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University of Michigan Consumer Confidence rose in June to 78.1
Consumer confidence rose moderately in June along with the reopening of the economy in several parts of the country, according to the University of Michigan Surveys of Consumers.
Compared with the shutdown in April, consumers thought current economic conditions had improved but have only partially offset the steep declines due to the pandemic. Not surprisingly, many consumers thought the economy could only improve from its virtual standstill in April, and the record-breaking rise in unemployment would surely ease in the year ahead, said U-M economist Richard Curtin, director of the surveys.
Although the majority anticipated improving conditions, consumers were just as definite in their opinions that bad times financially and high unemployment would still dominate the economy well into 2021, he said.
“The early reopening in some parts of the country has helped to restore jobs and incomes, but it has come at the cost of an increase in the rate of infections,” Curtin said. “The Sentiment Index rose by just 0.5 points among Southern residents in June, and by only 3.3 points among Western residents.
“In the Northeast, in contrast, the Sentiment Index rose by an all-time record 19.1 points in June, with Northeastern residents apparently expecting only a negligible increase in infections. The resurgence of the virus in the South and West is likely to be accompanied by weaker consumer demand, which may act to temper spending in the rest of the country.”
Personal finances show little change
Assessments of their current finances remained near the lows recorded in April. Just 39% of all households in the June survey reported that their finances had recently improved, substantially below the 58% recorded in February. When asked to explain how their overall finances had changed, reports of income increases fell to just 28% in June, the smallest proportion in six years.
The largest net income declines from the February peak were among those under age 45 (down 40 percentage points) and households with incomes in the top third (down 38 percentage points). When asked about their income prospects for the year ahead, the expected median annual rate of gain was just 0.5% from April to June, the lowest quarterly figure in the past seven years.
Spending: The appeal of discounts amid job and income uncertainty
The appeal of price discounts prompts consumers to buy before the discounts vanish, and the persistent uncertainty about future jobs and incomes favors postponement. Recent data have indicated a modest increase in the attractiveness of discounts and low interest rates on purchases of household durables, vehicles and homes. While higher monthly sales gains are anticipated, the level of discretionary spending will remain depressed through 2021. The gains are likely to be lessened by a slowdown in reopening the economy in the months ahead.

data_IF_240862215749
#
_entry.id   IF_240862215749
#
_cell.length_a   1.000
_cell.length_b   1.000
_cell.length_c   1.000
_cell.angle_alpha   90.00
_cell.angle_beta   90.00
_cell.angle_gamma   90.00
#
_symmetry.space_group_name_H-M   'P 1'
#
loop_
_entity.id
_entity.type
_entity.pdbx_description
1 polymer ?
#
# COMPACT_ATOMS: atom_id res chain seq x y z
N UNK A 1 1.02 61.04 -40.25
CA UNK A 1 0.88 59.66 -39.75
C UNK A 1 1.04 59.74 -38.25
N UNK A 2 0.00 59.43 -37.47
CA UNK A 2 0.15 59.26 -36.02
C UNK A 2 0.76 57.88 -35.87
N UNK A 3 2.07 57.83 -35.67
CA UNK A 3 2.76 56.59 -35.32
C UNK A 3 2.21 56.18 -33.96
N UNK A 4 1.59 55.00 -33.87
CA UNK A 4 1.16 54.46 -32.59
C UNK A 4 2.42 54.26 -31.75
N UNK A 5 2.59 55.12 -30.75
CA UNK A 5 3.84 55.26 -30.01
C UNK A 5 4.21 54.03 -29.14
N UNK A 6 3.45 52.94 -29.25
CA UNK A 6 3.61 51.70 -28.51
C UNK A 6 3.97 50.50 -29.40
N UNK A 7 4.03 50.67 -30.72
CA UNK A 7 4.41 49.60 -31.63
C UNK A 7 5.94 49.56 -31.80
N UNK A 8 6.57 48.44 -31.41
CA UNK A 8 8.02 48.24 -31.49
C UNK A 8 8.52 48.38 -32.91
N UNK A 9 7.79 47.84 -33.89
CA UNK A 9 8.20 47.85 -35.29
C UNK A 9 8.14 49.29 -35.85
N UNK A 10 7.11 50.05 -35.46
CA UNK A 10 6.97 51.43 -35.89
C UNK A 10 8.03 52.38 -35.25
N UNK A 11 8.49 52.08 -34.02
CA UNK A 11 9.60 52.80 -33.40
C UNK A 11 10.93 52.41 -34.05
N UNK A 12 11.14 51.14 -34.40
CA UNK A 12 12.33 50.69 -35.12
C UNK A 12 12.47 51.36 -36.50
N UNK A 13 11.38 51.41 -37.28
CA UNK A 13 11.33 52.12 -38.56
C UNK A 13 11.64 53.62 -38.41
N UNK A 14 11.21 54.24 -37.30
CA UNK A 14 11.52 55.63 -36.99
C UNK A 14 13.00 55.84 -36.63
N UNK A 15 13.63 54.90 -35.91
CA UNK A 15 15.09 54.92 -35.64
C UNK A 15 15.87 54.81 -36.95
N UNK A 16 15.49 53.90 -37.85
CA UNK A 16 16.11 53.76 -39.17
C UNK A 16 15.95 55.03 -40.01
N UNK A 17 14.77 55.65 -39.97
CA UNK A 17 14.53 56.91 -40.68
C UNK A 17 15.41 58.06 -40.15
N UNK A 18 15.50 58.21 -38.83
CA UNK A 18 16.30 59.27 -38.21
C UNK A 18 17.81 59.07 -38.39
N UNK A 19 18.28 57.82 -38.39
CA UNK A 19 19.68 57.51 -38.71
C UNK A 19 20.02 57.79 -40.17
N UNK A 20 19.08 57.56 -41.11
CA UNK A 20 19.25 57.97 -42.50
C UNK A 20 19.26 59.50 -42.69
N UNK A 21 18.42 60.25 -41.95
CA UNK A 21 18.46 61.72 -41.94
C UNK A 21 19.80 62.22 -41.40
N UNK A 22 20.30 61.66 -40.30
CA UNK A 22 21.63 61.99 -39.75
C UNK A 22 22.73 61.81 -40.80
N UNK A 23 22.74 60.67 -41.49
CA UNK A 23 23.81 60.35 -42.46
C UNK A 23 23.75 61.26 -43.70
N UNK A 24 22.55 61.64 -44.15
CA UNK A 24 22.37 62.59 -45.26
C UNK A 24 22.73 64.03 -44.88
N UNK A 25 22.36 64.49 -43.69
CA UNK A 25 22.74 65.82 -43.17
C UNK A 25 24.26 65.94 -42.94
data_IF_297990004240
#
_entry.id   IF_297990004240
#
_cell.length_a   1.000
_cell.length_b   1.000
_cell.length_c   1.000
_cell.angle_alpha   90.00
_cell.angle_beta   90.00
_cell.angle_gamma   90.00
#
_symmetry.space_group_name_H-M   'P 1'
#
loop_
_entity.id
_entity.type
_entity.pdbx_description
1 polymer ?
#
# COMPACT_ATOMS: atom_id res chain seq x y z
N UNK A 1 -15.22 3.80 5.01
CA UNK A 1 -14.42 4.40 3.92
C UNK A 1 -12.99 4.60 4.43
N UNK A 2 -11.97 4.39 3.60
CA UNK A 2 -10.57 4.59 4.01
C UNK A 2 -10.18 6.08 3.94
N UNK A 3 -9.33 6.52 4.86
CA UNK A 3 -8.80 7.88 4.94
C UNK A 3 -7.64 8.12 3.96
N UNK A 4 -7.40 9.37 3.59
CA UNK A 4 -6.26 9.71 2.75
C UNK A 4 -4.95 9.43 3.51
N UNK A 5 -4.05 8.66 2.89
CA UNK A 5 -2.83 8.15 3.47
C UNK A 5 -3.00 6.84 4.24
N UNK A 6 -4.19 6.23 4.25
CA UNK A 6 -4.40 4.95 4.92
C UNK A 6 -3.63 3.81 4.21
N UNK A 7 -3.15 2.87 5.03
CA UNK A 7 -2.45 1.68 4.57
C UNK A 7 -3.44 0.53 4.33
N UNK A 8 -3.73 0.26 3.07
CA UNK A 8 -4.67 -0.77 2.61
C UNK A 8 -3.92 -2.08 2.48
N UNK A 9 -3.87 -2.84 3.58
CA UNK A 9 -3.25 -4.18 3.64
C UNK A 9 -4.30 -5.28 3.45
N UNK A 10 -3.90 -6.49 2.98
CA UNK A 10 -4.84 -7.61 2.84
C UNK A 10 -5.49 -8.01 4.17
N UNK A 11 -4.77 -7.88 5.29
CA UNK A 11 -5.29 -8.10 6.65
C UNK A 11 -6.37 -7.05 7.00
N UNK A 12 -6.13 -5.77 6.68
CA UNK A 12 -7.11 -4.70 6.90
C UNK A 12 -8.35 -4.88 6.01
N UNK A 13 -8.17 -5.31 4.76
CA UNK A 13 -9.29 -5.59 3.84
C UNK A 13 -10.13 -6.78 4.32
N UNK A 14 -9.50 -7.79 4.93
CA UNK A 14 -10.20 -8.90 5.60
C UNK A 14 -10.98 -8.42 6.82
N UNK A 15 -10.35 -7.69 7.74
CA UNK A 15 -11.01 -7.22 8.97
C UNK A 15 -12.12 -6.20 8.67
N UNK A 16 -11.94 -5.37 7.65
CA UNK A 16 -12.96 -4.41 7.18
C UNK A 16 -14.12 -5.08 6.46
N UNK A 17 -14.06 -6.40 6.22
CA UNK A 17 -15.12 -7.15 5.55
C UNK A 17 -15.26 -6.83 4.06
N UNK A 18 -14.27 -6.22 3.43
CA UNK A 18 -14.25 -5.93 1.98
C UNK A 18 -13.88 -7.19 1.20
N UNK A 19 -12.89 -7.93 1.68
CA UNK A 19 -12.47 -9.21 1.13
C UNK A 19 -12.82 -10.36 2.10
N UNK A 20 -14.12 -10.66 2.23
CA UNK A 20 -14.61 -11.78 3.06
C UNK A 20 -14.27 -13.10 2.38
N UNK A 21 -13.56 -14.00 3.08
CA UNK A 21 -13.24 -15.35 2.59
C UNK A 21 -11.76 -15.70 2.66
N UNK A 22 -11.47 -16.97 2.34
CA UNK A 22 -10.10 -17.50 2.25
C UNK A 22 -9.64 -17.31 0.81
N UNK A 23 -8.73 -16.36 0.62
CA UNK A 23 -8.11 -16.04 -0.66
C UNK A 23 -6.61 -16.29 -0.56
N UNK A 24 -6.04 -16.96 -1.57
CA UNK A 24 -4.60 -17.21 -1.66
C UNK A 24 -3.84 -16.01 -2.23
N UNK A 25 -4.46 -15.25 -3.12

Consumer Sentiment Index
The Consumer Sentiment Index was 78.1 in the June 2020 survey, up from 72.3 in May but well below last year’s 98.2. The Expectations Index rose to 72.3 in June, up from 65.9 in May and substantially below last year’s 89.3. The Current Conditions Index was 87.1 in June, up from 82.3 in May, but significantly below last June’s 111.9.
Consumer sentiment slipped in the last half of June, although it still recorded its second monthly gain over the April low. While most consumers believe that economic conditions could hardly worsen from the recent shutdown of the national economy, prospective growth in the economy is more closely tied to progress against the coronavirus. The early reopening of the economy has undoubtedly restored jobs and incomes, but it has come at the probable cost of an uptick in the spread of the virus. The Sentiment Index rose by just 0.5 Index-points among Southern residents in June, and by only 3.3 Index-points among Western residents (see the featured chart). In contrast, the Sentiment Index among residents of the Northeast rose by an all-time record of 19.1 Index-points in June, with residents apparently expecting the later and more gradual reopening to produce at worst a negligible increase in infections. The resurgence of the virus will be accompanied by weaker consumer demand among residents of the Southern and Western regions and may even temper the reactions of consumers in the Northeast. As a result, the need for additional fiscal policies to relieve financial hardships has risen. Unfortunately, confidence in government economic policies has fallen in the June survey to its lowest level since Trump entered office. The need for new relief programs is urgent and would best be accomplished before the national elections dominate the debate.
Posted: June 26, 2020 Friday 10:00 AM